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01.12.2018 | Research | Ausgabe 1/2018 Open Access

Critical Care 1/2018

High frequency percussive ventilation increases alveolar recruitment in early acute respiratory distress syndrome: an experimental, physiological and CT scan study

Critical Care > Ausgabe 1/2018
Thomas Godet, Matthieu Jabaudon, Raïko Blondonnet, Aymeric Tremblay, Jules Audard, Benjamin Rieu, Bruno Pereira, Jean-Marc Garcier, Emmanuel Futier, Jean-Michel Constantin
Wichtige Hinweise

Electronic supplementary material

The online version of this article (doi:https://​doi.​org/​10.​1186/​s13054-017-1924-6) contains supplementary material, which is available to authorized users.
A comment to this article is available at https://​doi.​org/​10.​1186/​s13054-018-1982-4.



High frequency percussive ventilation (HFPV) combines diffusive (high frequency mini-bursts) and convective ventilation patterns. Benefits include enhanced oxygenation and hemodynamics, and alveolar recruitment, while providing hypothetic lung-protective ventilation. No study has investigated HFPV-induced changes in lung aeration in patients with early acute respiratory distress syndrome (ARDS).


Eight patients with early non-focal ARDS were enrolled and five swine with early non-focal ARDS were studied in prospective computed tomography (CT) scan and animal studies, in a university-hospital tertiary ICU and an animal laboratory. Patients were optimized under conventional “open-lung” ventilation. Lung CT was performed using an end-expiratory hold (Conv) to assess lung morphology. HFPV was applied for 1 hour to all patients before new CT scans were performed with end-expiratory (HFPV EE) and end-inspiratory (HFPV EI) holds. Lung volumes were determined after software analysis. At specified time points, blood gases and hemodynamic data were collected. Recruitment was defined as a change in non-aerated lung volumes between Conv, HFPV EE and HFPV EI. The main objective was to verify whether HFPV increases alveolar recruitment without lung hyperinflation. Correlation between pleural, upper airways and HFPV-derived pressures was assessed in an ARDS swine-based model.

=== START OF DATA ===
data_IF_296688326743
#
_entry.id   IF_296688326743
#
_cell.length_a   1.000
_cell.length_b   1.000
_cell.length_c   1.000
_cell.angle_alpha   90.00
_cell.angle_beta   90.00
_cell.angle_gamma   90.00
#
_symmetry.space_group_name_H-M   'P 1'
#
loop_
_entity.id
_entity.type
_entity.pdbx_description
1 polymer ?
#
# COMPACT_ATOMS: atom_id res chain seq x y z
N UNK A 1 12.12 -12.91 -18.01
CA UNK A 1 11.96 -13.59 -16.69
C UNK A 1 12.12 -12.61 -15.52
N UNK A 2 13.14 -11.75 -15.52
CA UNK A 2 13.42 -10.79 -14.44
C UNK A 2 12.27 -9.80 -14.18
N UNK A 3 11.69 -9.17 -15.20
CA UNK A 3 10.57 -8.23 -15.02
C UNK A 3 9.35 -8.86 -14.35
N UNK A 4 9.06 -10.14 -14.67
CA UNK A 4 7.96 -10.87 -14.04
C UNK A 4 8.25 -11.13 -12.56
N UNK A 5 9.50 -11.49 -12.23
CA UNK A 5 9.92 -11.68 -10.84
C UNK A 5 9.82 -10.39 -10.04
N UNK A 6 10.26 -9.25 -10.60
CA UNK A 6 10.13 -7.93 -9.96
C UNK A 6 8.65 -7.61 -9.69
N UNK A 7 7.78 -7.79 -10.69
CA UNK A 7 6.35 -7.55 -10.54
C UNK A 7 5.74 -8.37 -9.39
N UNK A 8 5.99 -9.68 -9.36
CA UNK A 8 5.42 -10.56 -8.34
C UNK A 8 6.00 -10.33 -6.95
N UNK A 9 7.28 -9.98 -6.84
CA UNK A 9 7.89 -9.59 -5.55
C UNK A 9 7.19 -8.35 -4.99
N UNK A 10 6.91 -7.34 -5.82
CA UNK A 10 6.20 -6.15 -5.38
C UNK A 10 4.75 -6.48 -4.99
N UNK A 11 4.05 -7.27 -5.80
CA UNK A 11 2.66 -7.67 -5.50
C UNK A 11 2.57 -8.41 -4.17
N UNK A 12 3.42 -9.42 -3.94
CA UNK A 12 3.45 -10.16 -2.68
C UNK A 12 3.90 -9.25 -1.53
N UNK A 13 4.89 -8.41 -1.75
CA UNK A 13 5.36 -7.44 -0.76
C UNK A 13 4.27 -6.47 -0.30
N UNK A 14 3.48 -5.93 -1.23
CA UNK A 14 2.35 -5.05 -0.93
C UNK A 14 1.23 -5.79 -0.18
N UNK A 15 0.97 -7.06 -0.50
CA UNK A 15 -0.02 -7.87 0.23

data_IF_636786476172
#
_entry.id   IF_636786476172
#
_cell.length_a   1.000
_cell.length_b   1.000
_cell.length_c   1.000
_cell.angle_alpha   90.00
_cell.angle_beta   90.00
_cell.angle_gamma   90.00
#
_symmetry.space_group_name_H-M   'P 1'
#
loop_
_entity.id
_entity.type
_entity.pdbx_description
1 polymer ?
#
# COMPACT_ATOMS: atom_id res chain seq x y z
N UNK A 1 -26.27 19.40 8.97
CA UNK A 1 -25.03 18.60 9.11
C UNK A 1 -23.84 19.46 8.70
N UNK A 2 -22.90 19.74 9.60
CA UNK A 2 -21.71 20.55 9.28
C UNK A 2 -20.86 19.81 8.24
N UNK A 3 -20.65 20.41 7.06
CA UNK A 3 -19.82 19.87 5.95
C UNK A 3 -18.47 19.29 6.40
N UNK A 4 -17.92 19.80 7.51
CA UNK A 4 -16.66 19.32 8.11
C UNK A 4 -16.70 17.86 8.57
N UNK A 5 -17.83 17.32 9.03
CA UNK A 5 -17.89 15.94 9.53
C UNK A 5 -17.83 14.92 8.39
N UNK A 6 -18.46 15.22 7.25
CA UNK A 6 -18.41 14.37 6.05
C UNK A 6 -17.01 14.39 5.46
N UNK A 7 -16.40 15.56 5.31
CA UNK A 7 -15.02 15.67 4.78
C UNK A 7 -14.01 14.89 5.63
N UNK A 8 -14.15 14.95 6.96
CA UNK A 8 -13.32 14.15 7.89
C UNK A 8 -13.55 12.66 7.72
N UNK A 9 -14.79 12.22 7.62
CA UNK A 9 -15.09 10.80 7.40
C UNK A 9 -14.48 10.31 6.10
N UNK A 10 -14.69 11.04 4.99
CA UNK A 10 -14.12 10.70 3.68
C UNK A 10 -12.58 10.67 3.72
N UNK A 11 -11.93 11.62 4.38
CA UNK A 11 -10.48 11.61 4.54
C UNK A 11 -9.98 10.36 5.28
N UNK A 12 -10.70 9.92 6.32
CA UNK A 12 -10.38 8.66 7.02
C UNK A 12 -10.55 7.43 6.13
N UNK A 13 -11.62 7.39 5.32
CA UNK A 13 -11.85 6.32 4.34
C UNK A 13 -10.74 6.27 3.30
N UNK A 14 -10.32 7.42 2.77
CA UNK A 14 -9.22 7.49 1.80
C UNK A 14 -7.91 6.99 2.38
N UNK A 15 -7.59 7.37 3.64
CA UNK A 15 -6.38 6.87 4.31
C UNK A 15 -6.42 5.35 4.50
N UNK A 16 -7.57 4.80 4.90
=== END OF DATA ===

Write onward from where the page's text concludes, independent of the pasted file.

One-hour HFPV significantly improved oxygenation and hemodynamics. Lung recruitment significantly rose by 12.0% (8.5–18.0%), P = 0.05 (Conv-HFPV EE) and 12.5% (9.3–16.8%), P = 0.003 (Conv-HFPV EI). Hyperinflation tended to increase by 2.0% (0.5–2.5%), P = 0.89 (Conv-HFPV EE) and 3.0% (2.5–4.0%), P = 0.27 (Conv-HFPV EI). HFPV hyperinflation correlated with hyperinflated and normally-aerated lung volumes at baseline: r = 0.79, P = 0.05 and r = 0.79, P = 0.05, respectively (Conv-HFPV EE); and only hyperinflated lung volumes at baseline: r = 0.88, P = 0.01 (Conv-HFPV EI). HFPV CT-determined tidal volumes reached 5.7 (1.1–8.1) of ideal body weight (IBW). Correlations between pleural and HFPV-monitored pressures were acceptable and end-inspiratory pleural pressures remained below 25cmH20.


HFPV improves alveolar recruitment, gas exchanges and hemodynamics of patients with early non-focal ARDS without relevant hyperinflation. HFPV-derived pressures correlate with corresponding pleural or upper airways pressures.

Trial registration, NCT02510105. Registered on 1 June 2015. The trial was retrospectively registered.
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